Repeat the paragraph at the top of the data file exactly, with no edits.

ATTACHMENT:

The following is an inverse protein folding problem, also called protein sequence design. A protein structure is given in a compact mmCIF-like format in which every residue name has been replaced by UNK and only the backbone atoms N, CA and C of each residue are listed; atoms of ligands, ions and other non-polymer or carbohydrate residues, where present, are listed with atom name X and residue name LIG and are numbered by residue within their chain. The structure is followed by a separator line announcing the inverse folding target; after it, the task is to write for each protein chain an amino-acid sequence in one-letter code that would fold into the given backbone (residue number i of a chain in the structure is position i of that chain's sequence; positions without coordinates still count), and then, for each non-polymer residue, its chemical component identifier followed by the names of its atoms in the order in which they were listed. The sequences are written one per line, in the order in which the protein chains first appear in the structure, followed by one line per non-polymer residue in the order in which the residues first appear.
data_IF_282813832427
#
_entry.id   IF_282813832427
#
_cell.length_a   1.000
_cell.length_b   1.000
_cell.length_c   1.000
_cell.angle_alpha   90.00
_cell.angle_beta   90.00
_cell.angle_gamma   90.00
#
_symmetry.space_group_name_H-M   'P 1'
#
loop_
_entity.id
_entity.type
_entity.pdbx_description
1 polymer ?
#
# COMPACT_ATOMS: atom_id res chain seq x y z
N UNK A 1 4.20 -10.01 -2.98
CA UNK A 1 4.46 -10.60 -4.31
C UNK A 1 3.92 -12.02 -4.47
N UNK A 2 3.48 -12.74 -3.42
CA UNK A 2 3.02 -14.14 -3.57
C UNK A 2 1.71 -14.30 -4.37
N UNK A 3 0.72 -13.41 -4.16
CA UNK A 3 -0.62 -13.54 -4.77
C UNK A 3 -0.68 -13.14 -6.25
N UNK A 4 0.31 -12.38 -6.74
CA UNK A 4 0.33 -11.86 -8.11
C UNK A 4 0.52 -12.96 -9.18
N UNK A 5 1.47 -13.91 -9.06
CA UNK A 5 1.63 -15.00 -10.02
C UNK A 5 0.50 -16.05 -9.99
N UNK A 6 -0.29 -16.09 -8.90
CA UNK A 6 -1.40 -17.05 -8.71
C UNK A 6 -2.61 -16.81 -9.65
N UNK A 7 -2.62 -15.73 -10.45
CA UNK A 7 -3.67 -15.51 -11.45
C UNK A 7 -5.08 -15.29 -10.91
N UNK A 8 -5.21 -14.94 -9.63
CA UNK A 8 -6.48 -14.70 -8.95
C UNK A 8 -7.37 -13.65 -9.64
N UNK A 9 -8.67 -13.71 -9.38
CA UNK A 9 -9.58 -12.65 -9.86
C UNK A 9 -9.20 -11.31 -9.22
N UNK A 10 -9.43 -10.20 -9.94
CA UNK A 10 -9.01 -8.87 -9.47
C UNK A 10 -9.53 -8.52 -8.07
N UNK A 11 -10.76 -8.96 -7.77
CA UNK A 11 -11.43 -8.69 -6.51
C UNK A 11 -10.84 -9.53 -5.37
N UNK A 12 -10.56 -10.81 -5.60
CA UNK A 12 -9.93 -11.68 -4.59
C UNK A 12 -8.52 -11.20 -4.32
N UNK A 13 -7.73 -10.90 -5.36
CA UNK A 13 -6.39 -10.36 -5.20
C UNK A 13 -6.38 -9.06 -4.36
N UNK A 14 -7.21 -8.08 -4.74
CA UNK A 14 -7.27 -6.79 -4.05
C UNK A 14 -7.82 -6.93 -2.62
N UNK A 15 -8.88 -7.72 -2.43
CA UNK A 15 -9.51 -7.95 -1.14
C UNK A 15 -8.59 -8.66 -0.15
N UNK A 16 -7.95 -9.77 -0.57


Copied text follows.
The following is an inverse protein folding problem, also called protein sequence design. A protein structure is given in a compact mmCIF-like format in which every residue name has been replaced by UNK and only the backbone atoms N, CA and C of each residue are listed; atoms of ligands, ions and other non-polymer or carbohydrate residues, where present, are listed with atom name X and residue name LIG and are numbered by residue within their chain. The structure is followed by a separator line announcing the inverse folding target; after it, the task is to write for each protein chain an amino-acid sequence in one-letter code that would fold into the given backbone (residue number i of a chain in the structure is position i of that chain's sequence; positions without coordinates still count), and then, for each non-polymer residue, its chemical component identifier followed by the names of its atoms in the order in which they were listed. The sequences are written one per line, in the order in which the protein chains first appear in the structure, followed by one line per non-polymer residue in the order in which the residues first appear.